Issues surrounding children and the family are emerging as the main battle-lines of debate on same-sex marriage following the publication of the wording for the referendum.
The wording proposes to amend the Constitution by inserting a new section stating: “Marriage may be contracted in accordance with law by two persons without distinction as to their sex.”
The wording was published by Minister for Justice and Equality Frances Fitzgerald and will be known as the Referendum on Marriage Equality.
The vote will be held towards the end of May on a date yet to be decided, with the poll coinciding with a referendum that proposes to reduce the age of eligibility for presidential candidates from 35 to 21. The Carlow-Kilkenny byelection will also be held that day.
Ms Fitzgerald also said that the Government was preparing an Implementation Bill which would address the changes to legislation that would be required should the referendum be carried.
Soon after the announcement, there were strong indications that the debate will focus on the definition of the family, as well as the status of children.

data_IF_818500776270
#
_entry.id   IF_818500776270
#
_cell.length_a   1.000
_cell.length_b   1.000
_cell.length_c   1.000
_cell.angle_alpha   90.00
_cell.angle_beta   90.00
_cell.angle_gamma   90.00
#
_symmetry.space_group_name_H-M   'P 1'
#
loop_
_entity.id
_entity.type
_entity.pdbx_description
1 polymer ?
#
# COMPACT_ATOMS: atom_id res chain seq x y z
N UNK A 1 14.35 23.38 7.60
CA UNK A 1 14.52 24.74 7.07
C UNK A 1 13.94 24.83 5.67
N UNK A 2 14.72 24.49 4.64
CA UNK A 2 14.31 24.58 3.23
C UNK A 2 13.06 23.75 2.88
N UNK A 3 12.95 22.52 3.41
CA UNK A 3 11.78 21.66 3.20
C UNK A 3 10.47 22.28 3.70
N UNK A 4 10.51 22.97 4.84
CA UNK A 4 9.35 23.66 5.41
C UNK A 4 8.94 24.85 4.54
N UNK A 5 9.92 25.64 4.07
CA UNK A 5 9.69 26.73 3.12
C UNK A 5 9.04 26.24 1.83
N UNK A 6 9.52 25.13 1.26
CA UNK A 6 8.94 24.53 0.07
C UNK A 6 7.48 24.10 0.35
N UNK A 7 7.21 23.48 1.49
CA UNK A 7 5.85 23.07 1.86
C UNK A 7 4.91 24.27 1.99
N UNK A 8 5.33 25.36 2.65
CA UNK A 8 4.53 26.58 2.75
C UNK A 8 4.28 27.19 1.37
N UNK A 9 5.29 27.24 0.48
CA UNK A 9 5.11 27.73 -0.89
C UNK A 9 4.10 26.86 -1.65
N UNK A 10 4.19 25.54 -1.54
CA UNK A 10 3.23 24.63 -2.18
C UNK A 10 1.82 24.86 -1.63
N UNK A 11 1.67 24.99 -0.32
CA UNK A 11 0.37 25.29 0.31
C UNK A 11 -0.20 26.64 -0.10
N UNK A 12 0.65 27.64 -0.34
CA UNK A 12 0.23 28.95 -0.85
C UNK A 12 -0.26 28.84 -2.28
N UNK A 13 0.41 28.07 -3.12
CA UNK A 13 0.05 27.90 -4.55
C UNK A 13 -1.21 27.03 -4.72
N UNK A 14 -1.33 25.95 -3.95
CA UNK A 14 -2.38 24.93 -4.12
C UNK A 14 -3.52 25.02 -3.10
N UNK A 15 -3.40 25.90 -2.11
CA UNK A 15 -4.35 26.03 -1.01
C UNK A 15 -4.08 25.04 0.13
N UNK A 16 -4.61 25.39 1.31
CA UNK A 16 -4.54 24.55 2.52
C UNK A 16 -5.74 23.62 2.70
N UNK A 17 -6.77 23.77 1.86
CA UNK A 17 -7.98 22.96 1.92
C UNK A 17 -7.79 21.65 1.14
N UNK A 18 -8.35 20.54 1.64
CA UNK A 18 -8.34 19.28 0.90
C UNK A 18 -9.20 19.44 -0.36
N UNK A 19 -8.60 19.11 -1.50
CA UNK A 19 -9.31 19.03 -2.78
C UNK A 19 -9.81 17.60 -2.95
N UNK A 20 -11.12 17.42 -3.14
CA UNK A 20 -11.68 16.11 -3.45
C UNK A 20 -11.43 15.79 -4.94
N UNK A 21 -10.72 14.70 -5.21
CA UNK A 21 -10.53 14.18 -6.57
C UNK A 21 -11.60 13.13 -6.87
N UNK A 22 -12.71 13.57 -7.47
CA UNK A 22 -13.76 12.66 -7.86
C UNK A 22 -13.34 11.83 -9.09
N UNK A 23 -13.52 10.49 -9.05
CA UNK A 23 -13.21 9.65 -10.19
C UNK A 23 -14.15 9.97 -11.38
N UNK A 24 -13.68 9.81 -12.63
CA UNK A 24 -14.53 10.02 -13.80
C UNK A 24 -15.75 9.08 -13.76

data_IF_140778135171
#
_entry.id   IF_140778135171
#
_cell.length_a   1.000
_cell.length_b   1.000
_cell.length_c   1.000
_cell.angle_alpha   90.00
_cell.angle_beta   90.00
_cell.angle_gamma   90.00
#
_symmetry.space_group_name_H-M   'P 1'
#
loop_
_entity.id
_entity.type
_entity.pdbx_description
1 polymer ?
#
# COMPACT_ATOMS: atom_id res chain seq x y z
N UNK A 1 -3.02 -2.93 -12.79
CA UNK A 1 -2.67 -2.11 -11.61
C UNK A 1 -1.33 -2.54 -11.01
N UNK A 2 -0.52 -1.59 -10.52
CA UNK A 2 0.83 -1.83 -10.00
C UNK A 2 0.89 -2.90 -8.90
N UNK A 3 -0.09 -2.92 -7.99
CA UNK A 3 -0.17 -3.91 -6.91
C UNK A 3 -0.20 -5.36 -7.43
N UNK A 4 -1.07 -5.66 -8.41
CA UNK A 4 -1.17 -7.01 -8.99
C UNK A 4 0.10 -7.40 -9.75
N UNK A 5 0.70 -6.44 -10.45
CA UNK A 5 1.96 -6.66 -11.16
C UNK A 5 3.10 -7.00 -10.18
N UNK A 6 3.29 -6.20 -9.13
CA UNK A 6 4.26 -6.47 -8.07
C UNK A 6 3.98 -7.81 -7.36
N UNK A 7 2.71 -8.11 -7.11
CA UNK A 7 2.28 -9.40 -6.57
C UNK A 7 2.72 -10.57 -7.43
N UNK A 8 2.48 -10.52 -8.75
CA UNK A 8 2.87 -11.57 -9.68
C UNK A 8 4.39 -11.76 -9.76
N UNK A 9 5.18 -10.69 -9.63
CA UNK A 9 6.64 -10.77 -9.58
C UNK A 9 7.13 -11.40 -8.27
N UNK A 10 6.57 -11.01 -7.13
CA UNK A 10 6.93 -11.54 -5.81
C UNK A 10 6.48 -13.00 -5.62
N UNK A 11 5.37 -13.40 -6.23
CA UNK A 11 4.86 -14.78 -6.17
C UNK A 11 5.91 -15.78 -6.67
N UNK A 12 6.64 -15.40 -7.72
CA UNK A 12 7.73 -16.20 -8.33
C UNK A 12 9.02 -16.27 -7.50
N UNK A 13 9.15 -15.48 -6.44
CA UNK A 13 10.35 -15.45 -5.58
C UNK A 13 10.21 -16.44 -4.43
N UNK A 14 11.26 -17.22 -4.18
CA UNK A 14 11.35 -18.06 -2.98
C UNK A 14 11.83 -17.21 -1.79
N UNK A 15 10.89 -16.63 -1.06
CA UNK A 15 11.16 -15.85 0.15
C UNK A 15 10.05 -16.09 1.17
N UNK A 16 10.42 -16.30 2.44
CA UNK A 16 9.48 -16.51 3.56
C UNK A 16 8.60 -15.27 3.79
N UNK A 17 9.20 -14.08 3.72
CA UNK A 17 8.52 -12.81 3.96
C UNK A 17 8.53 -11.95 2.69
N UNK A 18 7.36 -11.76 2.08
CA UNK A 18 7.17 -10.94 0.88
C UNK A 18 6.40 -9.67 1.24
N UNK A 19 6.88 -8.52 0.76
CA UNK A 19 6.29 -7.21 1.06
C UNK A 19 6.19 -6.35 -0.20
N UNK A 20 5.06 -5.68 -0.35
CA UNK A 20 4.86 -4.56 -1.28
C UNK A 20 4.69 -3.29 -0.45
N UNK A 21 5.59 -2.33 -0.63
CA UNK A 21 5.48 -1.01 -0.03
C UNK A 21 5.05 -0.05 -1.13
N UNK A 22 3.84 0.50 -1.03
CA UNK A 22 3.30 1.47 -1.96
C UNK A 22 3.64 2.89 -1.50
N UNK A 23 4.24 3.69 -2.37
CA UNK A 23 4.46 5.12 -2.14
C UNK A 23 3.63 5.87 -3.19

While many of those advocating a Yes vote emphasised that same-sex marriage would be considered equal under the Constitution to heterosexual marriage, those campaigning for a No vote contended that it would lead to a change whereby legal and constitutional protection for a child’s rights to a father and mother would be removed.
A crucial component to underline the arguments of the Yes campaign, according to referendum supporters, will be the enactment of the
Children and Family Relationships Bill
which proposes, among other things, to give adoption rights to same-sex couples.
It has yet to be formally published, but was required, said members of all main parties yesterday, to give full clarity to issues surrounding adoption and how family was defined.
Fianna Fáil leader Micheál Martin pledged his party's support for passing the referendum. "For Fianna Fáil, the upcoming referendum is a question of equality – whether we as a society believe that those in gay relationships should be afforded the same security and respect as those in heterosexual relationships."
Independent Senator Rónán Mullen said the Government had chosen a title which was “politically loaded” and it had used its majority to manipulate public opinion.